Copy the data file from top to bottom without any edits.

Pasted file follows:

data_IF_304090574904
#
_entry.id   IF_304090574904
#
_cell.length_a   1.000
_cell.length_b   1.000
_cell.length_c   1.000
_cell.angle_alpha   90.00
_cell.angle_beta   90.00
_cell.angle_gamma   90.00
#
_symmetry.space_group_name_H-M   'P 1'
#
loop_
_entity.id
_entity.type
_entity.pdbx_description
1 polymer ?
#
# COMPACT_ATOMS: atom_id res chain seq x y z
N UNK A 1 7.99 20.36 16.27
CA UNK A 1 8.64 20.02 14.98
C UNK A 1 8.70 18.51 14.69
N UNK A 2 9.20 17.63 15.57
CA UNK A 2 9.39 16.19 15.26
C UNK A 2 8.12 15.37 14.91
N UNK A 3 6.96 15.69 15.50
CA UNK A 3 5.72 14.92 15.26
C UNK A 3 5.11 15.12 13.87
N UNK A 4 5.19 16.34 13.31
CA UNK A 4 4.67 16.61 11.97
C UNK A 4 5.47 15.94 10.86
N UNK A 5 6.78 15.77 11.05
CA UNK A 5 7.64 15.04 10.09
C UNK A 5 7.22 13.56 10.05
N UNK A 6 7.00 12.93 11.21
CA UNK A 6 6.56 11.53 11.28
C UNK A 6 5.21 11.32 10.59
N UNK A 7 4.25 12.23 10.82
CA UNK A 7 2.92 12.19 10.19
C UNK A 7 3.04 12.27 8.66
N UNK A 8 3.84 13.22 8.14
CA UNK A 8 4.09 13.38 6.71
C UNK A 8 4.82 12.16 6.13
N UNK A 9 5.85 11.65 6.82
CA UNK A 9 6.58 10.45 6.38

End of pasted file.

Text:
data_IF_304090574904
#
_entry.id   IF_304090574904
#
_cell.length_a   1.000
_cell.length_b   1.000
_cell.length_c   1.000
_cell.angle_alpha   90.00
_cell.angle_beta   90.00
_cell.angle_gamma   90.00
#
_symmetry.space_group_name_H-M   'P 1'
#
loop_
_entity.id
_entity.type
_entity.pdbx_description
1 polymer ?
#
# COMPACT_ATOMS: atom_id res chain seq x y z
N UNK A 1 7.99 20.36 16.27
CA UNK A 1 8.64 20.02 14.98
C UNK A 1 8.70 18.51 14.69
N UNK A 2 9.20 17.63 15.57
CA UNK A 2 9.39 16.19 15.26
C UNK A 2 8.12 15.37 14.91
N UNK A 3 6.96 15.69 15.50
CA UNK A 3 5.72 14.92 15.26
C UNK A 3 5.11 15.12 13.87
N UNK A 4 5.19 16.34 13.31
CA UNK A 4 4.67 16.61 11.97
C UNK A 4 5.47 15.94 10.86
N UNK A 5 6.78 15.77 11.05
CA UNK A 5 7.64 15.04 10.09
C UNK A 5 7.22 13.56 10.05
N UNK A 6 7.00 12.93 11.21
CA UNK A 6 6.56 11.53 11.28
C UNK A 6 5.21 11.32 10.59
N UNK A 7 4.25 12.23 10.82
CA UNK A 7 2.92 12.19 10.19
C UNK A 7 3.04 12.27 8.66
N UNK A 8 3.84 13.22 8.14
CA UNK A 8 4.09 13.38 6.71
C UNK A 8 4.82 12.16 6.13
N UNK A 9 5.85 11.65 6.82
CA UNK A 9 6.58 10.45 6.38